Hard Numbers: Bidding Adios to the Beetle!

650 million: Between 2012 and 2018, the Kingdom of Saudi Arabia donated roughly $650 million to more than 60 US universities. But Saudi Arabia isn't the greatest source of foreign money to American universities — that honor goes to Qatar…with whom the Saudis are currently feuding. #CollegeRivalries (Willis hastens to note that in the American South, college football rivalries are known as "border wars.")

81: The last VW Beetle rolled off the production line last week in Puebla, Mexico, marking the end of the iconic car's 81-year history. Designed by Ferdinand Porsche, championed by Adolf Hitler, anthropomorphized as Herbie the Love Bug, and driven famously (with a Rolls Royce Grill!) by Cheech and Chong, this car is one of the most beloved machines humanity has ever made. What's your best memory of the Beetle?

390,000: According to the US Government Accountability Office, the FBI has conducted more than 390,000 facial recognition searches since 2011. If that worries you, then consider that the FBI has access to 641 million face photos in databases compiled by local, state, and federal authorities. #savingface

6,856: Death squads backed by the Nicolas Maduro regime in Venezuela killed 6,856 people between January of 2018 and mid-May 2019, according to a report released by the UN earlier this month. The report says this is a conservative estimate, citing outside groups that place the death toll higher than 9,000.

In Italy, stacks of plastic boxes in supermarkets and stores are not garbage - they are collected and reused, thanks to a consortium that specializes in recycling them for food storage. How do these "circular" plastic boxes help reduce energy consumption and carbon dioxide emissions?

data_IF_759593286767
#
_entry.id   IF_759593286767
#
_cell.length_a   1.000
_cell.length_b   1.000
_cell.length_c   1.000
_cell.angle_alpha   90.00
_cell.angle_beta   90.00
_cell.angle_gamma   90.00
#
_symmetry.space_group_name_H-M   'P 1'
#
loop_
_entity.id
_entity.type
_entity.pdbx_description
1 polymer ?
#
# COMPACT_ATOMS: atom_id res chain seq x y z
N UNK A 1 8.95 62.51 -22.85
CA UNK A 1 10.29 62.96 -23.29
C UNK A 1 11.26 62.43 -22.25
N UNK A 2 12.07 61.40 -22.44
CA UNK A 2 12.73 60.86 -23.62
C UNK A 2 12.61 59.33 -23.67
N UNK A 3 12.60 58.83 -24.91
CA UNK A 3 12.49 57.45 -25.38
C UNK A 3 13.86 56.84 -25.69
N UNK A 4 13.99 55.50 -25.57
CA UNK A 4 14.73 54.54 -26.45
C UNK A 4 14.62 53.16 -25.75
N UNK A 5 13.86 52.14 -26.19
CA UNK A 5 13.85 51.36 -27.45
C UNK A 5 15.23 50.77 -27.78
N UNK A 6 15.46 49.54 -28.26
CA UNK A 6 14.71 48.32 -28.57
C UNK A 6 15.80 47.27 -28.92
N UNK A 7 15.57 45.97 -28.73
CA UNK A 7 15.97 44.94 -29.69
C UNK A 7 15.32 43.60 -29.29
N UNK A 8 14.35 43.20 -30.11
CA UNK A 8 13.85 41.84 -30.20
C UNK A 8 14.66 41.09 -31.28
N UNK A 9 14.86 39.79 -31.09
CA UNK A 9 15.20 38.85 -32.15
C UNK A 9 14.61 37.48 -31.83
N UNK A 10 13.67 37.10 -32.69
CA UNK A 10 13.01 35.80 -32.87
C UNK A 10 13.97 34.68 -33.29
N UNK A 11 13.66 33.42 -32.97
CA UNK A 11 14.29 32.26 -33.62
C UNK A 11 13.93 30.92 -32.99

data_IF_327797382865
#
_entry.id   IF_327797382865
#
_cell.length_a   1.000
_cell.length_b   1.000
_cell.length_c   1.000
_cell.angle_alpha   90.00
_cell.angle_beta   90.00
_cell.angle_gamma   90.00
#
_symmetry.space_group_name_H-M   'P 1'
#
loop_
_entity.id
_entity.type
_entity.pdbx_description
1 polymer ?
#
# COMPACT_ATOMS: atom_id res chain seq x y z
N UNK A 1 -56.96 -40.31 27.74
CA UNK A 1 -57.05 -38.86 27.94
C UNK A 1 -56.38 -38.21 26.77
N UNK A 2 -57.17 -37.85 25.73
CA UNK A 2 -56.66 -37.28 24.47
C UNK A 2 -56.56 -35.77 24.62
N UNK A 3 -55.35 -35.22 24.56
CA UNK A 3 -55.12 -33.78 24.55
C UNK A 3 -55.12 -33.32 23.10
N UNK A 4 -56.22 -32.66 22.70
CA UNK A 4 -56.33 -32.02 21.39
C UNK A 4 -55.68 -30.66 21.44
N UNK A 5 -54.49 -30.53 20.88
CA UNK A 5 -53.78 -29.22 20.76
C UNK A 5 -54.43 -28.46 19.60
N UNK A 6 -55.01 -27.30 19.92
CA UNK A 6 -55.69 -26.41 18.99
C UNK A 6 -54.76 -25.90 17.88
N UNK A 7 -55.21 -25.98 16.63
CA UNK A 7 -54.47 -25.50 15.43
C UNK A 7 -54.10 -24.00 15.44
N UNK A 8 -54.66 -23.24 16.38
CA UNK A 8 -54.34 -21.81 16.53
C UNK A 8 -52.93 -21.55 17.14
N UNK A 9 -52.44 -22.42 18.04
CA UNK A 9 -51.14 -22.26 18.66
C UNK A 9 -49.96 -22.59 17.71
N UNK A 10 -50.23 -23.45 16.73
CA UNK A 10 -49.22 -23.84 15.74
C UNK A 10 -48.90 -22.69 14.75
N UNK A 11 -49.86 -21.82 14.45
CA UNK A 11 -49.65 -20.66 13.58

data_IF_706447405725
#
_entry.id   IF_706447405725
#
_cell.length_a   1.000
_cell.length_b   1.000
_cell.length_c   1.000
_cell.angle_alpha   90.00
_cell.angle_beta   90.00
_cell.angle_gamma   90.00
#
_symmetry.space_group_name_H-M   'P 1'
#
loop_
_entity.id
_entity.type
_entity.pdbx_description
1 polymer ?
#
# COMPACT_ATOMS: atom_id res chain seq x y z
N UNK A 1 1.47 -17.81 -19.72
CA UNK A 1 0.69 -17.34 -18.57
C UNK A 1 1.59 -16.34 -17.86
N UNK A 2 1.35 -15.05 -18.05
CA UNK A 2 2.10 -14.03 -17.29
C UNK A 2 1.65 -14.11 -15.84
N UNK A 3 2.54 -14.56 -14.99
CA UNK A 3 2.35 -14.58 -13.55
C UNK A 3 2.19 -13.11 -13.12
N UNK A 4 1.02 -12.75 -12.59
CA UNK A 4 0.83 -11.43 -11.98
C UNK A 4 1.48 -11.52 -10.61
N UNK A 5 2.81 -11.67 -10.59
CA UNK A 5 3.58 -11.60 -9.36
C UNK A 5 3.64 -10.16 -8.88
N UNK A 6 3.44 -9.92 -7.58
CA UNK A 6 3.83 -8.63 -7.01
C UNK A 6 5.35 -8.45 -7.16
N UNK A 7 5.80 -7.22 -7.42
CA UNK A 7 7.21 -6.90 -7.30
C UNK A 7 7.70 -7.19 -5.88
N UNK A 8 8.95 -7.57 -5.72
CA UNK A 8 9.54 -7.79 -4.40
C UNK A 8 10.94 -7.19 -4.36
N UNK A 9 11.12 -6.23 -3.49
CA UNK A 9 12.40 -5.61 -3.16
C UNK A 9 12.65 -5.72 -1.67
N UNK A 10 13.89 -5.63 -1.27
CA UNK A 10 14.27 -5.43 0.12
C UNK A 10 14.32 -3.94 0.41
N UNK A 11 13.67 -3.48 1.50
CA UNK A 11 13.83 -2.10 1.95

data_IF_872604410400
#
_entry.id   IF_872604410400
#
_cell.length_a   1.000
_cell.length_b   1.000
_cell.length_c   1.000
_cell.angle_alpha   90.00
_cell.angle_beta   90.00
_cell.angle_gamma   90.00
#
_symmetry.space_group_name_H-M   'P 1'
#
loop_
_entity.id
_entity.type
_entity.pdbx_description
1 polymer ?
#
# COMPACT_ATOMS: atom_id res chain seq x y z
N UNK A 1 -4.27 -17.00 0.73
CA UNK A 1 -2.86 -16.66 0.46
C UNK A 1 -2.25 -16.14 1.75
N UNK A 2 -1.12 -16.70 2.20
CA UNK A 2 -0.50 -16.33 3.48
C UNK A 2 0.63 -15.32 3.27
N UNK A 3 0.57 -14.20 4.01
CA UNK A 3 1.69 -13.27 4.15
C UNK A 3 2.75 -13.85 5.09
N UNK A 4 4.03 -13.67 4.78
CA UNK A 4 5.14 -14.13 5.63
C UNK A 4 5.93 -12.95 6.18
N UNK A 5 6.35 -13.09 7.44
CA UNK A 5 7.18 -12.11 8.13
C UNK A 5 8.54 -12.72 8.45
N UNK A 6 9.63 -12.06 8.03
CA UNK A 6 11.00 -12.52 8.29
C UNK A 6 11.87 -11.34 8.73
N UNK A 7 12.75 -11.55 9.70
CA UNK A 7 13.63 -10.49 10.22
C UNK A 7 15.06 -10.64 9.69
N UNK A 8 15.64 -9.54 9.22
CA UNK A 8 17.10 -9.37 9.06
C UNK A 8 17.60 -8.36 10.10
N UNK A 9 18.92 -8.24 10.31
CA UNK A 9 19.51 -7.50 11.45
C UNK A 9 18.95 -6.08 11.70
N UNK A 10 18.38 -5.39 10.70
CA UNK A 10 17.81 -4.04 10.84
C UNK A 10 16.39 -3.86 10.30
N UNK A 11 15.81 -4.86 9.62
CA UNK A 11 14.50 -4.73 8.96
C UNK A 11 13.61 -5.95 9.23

Learn more in this episode of Eni's Energy SUPERFACTS series.

British economist Jim O'Neill says the global economy can bounce back right to where it was before, in a V-shaped recovery. But his argument is based on a lot of "ifs," plus comparisons to the 2008 recession and conditions in China and South Korea that may not truly apply. Ian Bremmer and Eurasia Group's Robert Kahn take issue with O'Neill's op-ed, on this edition of The Red Pen.

Today, we're taking our Red Pen to an article titled "A V-Shaped Recovery Could Still Happen." I'm not buying it. It's published recently by Project Syndicate, authored by British economist named Jim O'Neill. Jim O'Neill is very well known. He was chairman of Goldman Sachs Asset Management. He's the guy that coined the acronym BRICS, Brazil, Russia, India, China. So, no slouch. But as you know, we don't agree with everything out there. And this is the case. Brought to you by the letter V. We're taking sharp issue with the idea that recovery from all the economic devastation created by the coronavirus pandemic is going to happen quickly. That after the sharp drop that the world has experienced, everything bounces back to where it was before. That's the V. Economists around the world are debating how quickly recovery will happen to be sure. But we're not buying the V. Here's why. W-H-Y.

More Show less

Over the past few years, we've seen three major emerging powers take bold action to right what they say are historical wrongs.

First came Crimea. When the Kremlin decided in 2014 that Western powers were working against Russian interests in Ukraine, President Vladimir Putin ordered Russian troops to seize the Crimean Peninsula, which was then part of Ukraine. Moscow claimed that Crimea and its ethnic Russian majority had been part of the Russian Empire for centuries until a shameful deal in 1954 made Crimea part of the Ukrainian Soviet Republic. Americans and Europeans imposed sanctions on Russia. But Ukraine is not part of NATO or the EU, and no further action was taken.

More Show less

Nicholas Thompson, editor-in-chief of WIRED, provides his perspective on technology news:

Will the new audit of Facebook civil rights practices change the way the company operates?

Yes. It came under a lot of pressure from civil rights activists who organized an advertising boycott. And then an internal audit on Facebook's effect on civil rights came out. It was quite critical. Those two things, one after the other, will surely lead to changes at the company.

More Show less

The United States and the European Union have comparable population sizes, but their COVID-19 death toll trajectories have recently become very different. Since the beginning of July, the average number of both new fatalities and new deaths per 1 million people is rapidly increasing in the US while it remains mostly flat in the EU. We compare this to the average number of new cases each seven days in both regions, where the US trend continues upward but is not surging like the death toll. EU countries' robust public health systems and citizens' willingness to wear masks and maintain social distance could explain the disparity.